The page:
It can also be easy to remove the unit for inspection and testing. For example, to verify that an inaccurate fuel gauge is caused by a bad sending unit, some technicians will remove the unit from the gas tank and manually manipulate the float arm, watching for changes in the gas gauge. A visual inspection may also turn up other problems, such as a clogged filter, loose connections, or deteriorated hoses.

Ordering And Replacing Your Fuel Tank Sending Unit

As briefly mentioned above, some replacement units are available with the fuel pump assembly, and some without. You need to understand why the fuel tank sending unit is being replaced and order accordingly! Looking at the illustration below, the owner of this car has the option of purchasing the fuel pump. So if it's the sender which is defective, some expense can be saved. If, on the other hand, it's the fuel pump which is bad, the owner must be certain to select the option which includes the pump, and not just order the cheaper choice.

Replacement Units

If you have a vehicle without a fuel tank access panel, the whole fuel tank will need to be unbolted and dropped down - a separate process we won't be covering in the scope of this article. Briefly, that job involves removal of all fuel from the tank, and on some vehicles, lowering of exhaust and/or suspension components. Once the fuel tank is out of the car, the steps involved with the actual sending unit removal and reinstallation are similar.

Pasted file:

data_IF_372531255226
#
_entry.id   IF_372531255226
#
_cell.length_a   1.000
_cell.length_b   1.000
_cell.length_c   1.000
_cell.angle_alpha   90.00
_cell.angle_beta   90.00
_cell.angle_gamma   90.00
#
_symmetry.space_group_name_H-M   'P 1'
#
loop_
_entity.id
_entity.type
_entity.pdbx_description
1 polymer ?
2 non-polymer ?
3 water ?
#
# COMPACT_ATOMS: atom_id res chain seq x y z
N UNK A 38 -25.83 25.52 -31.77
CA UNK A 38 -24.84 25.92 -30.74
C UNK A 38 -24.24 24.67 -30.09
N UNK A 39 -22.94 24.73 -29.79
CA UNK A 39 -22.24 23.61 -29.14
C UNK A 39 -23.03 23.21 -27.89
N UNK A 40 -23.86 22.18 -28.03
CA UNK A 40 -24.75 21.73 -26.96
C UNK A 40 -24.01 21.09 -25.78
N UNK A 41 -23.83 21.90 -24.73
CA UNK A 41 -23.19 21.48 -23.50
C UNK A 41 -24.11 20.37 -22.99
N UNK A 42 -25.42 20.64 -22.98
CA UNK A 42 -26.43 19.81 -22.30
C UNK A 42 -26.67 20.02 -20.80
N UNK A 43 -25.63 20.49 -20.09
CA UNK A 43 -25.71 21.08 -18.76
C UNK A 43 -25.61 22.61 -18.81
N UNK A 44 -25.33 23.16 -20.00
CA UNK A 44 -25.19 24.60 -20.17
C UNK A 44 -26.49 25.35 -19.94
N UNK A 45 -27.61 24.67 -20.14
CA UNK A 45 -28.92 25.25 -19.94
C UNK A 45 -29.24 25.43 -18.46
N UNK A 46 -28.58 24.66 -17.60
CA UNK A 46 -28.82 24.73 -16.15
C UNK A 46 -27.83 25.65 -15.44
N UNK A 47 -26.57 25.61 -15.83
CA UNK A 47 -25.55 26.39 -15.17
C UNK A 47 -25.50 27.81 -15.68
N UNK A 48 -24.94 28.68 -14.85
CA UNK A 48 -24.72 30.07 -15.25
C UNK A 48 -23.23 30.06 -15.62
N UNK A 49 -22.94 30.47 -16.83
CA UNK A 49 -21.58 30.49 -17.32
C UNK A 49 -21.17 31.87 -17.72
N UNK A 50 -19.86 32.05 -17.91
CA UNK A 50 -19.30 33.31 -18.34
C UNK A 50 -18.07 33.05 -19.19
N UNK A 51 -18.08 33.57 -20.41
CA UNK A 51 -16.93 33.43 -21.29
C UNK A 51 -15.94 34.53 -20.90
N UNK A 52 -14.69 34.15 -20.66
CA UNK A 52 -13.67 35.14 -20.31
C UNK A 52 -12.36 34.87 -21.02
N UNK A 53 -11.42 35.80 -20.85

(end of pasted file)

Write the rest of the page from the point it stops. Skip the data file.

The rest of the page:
Steps Involved

NOTE! Be careful! You are working near gasoline. You must not smoke, have open flame, or create sparks. Always have a fire extinguisher nearby.

1. Because your fuel lines remain under pressure (very high pressure on some vehicles), it's important to relieve that pressure first. Check your owner's manual for the location of the vehicle's fuel pump relay, and remove the relay to deactivate the fuel pump. Turn the ignition key to crank the engine, which will start and stall several times once no fuel is being pumped to it. When the engine no longer catches even a little, the fuel lines you'll be disconnecting have been depressurized.

Step 2.
Step 3.
Unplug any wiring connectors at the top of the old fuel sender.

2. Disconnect the negative battery cable to ensure any possibility of sparks around gasoline is eliminated. NOTE! Some vehicles will have radio pre-sets erased when the battery is disconnected. It is a best practice to record the pre-sets so that the radio can be easily reprogrammed.

3. Open your fuel cap to relieve any built up pressure in the tank.